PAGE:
Background and Study Aims: The current visualization of small-bowel strictures using traditional radiological methods is associated with high radiation doses and false-negative results. These methods do not always reveal small-bowel patency for solids. The aim is to assess the safety of the Given patency system and its ability to detect intestinal strictures in patients with strictures that are known or suspected radiologically. Materials and Methods: The Given patency capsule is composed of lactose, remains intact in the gastrointestinal tract for 40-100 hours post ingestion, and disintegrates thereafter. A total of 34 patients with small-bowel stricture were prospectively enrolled; 30 had a previous diagnosis of Crohn ' s disease, three had adhesion syndrome and in one ischemic enteritis was suspected. Of the patients, 15 (44.1 %) had previously undergone surgery. Following ingestion, the capsule was monitored for integrity and transit time, using a specially designed Given scanner and also radiologically. Seventeen patients had been enrolled with the intent of using the patency capsule as a preliminary test in patients with small-bowel strictures before undergoing video capsule endoscopy. Results: 30 patients (88.2 %) retrieved the capsule in the stool; it was intact in 20 (median transit time 22 hours), and disintegrated in 10 patients (median transit time 53 hours). Six patients complained of abdominal pain which disappeared within 24 hours. The scanner successfully indicated the presence of the capsule in 94% of cases. Ten patients underwent video capsule endoscopy following the patency capsule examination; in all of these the video capsule passed through the small-bowel stricture. Conclusions: This feasibility study has shown that the Given patency capsule is a safe, effective, and convenient tool for assessment of functional patency of the small bowel. It can indicate functional patency even in cases where traditional radiology indicates stricture.

Spada C., S.G. (2005). A novel diagnostic tool for detecting functional patency of the small bowel: the given patency capsule. ENDOSCOPY, 37(9), 793-800 [10.1055/s-2005-870246].

A novel diagnostic tool for detecting functional patency of the small bowel: the given patency capsule

BIANCONE, LIVIA;PALLONE, FRANCESCO;
2005

Abstract

Background and Study Aims: The current visualization of small-bowel strictures using traditional radiological methods is associated with high radiation doses and false-negative results. These methods do not always reveal small-bowel patency for solids. The aim is to assess the safety of the Given patency system and its ability to detect intestinal strictures in patients with strictures that are known or suspected radiologically. Materials and Methods: The Given patency capsule is composed of lactose, remains intact in the gastrointestinal tract for 40-100 hours post ingestion, and disintegrates thereafter. A total of 34 patients with small-bowel stricture were prospectively enrolled; 30 had a previous diagnosis of Crohn ' s disease, three had adhesion syndrome and in one ischemic enteritis was suspected. Of the patients, 15 (44.1 %) had previously undergone surgery. Following ingestion, the capsule was monitored for integrity and transit time, using a specially designed Given scanner and also radiologically. Seventeen patients had been enrolled with the intent of using the patency capsule as a preliminary test in patients with small-bowel strictures before undergoing video capsule endoscopy. Results: 30 patients (88.2 %) retrieved the capsule in the stool; it was intact in 20 (median transit time 22 hours), and disintegrated in 10 patients (median transit time 53 hours). Six patients complained of abdominal pain which disappeared within 24 hours. The scanner successfully indicated the presence of the capsule in 94% of cases. Ten patients underwent video capsule endoscopy following the patency capsule examination; in all of these the video capsule passed through the small-bowel stricture. Conclusions: This feasibility study has shown that the Given patency capsule is a safe, effective, and convenient tool for assessment of functional patency of the small bowel. It can indicate functional patency even in cases where traditional radiology indicates stricture.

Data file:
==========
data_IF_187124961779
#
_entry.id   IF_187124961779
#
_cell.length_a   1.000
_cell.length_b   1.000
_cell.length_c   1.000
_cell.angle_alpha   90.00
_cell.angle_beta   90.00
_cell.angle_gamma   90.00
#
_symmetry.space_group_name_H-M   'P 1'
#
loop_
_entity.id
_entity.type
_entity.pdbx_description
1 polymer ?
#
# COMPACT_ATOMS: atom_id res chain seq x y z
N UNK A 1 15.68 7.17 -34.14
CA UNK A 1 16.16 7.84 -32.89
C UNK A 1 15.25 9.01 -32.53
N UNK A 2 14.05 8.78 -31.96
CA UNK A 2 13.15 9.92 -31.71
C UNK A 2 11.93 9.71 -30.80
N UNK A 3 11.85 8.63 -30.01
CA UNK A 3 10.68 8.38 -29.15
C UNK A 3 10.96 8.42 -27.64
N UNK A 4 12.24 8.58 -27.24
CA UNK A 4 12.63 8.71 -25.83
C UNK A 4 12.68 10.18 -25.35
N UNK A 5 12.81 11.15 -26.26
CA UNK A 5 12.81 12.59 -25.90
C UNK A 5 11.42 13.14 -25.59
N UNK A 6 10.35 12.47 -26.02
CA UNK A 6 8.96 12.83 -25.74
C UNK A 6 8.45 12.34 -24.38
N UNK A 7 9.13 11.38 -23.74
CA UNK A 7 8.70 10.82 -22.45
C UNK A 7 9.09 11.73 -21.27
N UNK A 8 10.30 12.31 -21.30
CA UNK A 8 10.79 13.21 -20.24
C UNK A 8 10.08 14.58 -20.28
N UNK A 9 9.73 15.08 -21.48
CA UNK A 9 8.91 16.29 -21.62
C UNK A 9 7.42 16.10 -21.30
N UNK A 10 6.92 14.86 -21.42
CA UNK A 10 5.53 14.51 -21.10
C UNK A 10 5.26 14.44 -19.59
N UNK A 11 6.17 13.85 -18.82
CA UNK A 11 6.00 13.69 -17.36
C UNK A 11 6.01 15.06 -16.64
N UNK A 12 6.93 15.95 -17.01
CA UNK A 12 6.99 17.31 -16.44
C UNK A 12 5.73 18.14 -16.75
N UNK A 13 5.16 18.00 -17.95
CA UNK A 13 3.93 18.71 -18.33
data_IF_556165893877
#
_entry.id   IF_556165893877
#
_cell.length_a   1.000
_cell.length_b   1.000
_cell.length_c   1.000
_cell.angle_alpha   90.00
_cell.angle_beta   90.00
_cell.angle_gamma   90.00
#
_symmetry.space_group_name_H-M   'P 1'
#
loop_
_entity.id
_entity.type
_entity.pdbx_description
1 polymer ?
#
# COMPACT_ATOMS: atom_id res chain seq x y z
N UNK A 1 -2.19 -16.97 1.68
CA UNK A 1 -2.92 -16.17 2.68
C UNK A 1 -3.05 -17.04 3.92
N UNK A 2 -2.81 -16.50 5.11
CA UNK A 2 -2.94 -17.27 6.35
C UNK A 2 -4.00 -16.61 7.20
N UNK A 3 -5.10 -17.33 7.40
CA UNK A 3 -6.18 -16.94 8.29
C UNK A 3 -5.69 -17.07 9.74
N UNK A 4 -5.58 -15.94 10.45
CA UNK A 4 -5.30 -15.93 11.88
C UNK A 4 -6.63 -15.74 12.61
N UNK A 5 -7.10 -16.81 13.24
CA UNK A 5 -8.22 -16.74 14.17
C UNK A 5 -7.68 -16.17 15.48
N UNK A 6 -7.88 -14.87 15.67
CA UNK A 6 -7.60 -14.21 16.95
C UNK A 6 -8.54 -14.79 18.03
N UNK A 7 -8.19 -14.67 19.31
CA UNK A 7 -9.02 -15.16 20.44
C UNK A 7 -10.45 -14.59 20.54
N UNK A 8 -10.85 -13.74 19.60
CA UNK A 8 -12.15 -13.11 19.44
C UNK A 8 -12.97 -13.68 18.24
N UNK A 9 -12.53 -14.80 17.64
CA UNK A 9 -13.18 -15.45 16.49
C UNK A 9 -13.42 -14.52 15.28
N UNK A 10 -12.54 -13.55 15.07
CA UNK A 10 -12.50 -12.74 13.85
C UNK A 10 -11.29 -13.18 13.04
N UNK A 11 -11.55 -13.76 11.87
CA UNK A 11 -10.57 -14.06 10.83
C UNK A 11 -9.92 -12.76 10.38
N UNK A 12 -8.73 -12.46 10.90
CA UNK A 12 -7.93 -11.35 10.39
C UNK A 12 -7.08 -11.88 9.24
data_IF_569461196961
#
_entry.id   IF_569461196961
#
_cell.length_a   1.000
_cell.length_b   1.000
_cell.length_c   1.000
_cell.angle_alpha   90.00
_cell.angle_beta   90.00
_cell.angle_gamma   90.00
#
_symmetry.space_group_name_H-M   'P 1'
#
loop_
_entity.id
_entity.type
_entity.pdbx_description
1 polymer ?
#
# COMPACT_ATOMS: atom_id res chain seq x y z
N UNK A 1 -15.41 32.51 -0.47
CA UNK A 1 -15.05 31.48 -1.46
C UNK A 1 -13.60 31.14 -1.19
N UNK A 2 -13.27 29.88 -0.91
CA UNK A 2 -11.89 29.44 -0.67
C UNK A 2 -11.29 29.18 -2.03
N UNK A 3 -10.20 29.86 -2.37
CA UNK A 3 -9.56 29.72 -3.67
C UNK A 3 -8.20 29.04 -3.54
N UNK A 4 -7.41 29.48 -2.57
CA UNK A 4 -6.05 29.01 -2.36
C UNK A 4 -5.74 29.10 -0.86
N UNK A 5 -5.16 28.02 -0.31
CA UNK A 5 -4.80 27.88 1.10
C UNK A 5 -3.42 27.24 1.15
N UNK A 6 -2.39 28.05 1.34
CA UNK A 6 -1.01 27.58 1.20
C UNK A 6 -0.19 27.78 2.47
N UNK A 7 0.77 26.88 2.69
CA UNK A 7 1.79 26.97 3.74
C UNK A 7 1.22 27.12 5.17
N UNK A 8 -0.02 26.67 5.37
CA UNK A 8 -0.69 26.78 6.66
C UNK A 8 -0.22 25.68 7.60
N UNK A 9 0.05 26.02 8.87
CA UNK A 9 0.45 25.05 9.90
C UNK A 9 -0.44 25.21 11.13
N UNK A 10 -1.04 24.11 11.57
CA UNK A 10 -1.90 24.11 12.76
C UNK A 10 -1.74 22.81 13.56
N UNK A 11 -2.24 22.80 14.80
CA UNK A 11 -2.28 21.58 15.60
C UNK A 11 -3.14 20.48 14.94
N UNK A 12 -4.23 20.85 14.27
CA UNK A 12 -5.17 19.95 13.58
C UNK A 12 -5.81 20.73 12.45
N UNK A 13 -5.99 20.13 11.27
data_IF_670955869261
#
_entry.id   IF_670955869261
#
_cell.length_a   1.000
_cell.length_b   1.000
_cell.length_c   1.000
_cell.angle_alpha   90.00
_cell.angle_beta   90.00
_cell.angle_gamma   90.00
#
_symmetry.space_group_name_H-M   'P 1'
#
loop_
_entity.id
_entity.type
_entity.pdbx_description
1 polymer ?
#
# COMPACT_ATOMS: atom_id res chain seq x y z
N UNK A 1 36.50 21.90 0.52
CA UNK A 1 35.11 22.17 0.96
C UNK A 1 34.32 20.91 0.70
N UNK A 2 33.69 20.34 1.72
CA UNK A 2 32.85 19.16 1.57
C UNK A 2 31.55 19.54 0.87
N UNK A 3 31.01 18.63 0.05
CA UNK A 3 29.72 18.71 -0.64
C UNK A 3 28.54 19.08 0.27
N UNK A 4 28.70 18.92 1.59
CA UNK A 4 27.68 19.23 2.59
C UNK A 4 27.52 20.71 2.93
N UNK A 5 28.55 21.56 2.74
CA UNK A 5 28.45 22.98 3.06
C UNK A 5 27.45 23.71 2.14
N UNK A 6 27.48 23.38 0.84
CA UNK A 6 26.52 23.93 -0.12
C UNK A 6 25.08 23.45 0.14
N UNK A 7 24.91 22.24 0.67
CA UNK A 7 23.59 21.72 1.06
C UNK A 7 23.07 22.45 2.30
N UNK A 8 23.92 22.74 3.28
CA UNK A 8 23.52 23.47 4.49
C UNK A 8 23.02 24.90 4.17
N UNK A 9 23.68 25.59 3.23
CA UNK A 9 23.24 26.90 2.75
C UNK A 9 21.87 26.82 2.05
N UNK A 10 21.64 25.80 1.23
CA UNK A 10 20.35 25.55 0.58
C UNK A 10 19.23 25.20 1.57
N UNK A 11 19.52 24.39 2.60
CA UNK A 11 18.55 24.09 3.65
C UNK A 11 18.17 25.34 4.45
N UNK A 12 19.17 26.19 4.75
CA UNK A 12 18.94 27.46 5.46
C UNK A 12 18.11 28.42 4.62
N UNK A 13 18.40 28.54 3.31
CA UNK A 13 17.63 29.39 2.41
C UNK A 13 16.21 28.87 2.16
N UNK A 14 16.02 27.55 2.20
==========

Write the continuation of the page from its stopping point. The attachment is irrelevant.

Pubblicato
Rilevanza internazionale
Articolo
Sì, ma tipo non specificato
Settore MED/12 - Gastroenterologia
English
abdominal pain; adult; article; capsule endoscopy; clinical article; clinical trial; colonoscopy; controlled clinical trial; controlled study; Crohn disease; device; diagnostic imaging; diagnostic procedure; diagnostic value; enteritis; feasibility study; female; gastrointestinal endoscopy; human; ingestion; intestine function; intestine ischemia; intestine transit time; male; priority journal; prospective study; radiofrequency; small intestine obstruction; statistical analysis; statistical significance; Adult; Capsules; Constriction, Pathologic; Endoscopy, Gastrointestinal; Female; Gastrointestinal Transit; Humans; Intestinal Obstruction; Intestine, Small; Male; Prospective Studies
Spada C., S.G. (2005). A novel diagnostic tool for detecting functional patency of the small bowel: the given patency capsule. ENDOSCOPY, 37(9), 793-800 [10.1055/s-2005-870246].
Spada, C; Spera, G; Riccioni, M; Biancone, L; Petruzziello, L; Tringali, A; Familiari, P; Marchese, M; Onder, G; Mutignani, M; Perri, V; Petruzziello, C; Pallone, F; Costamagna, G
Articolo su rivista
File in questo prodotto:
Non ci sono file associati a questo prodotto.

I documenti in IRIS sono protetti da copyright e tutti i diritti sono riservati, salvo diversa indicazione.

Utilizza questo identificativo per citare o creare un link a questo documento: http://hdl.handle.net/2108/28789
Citazioni
  • ???jsp.display-item.citation.pmc??? 21
  • Scopus 118
  • ???jsp.display-item.citation.isi??? 91
social impact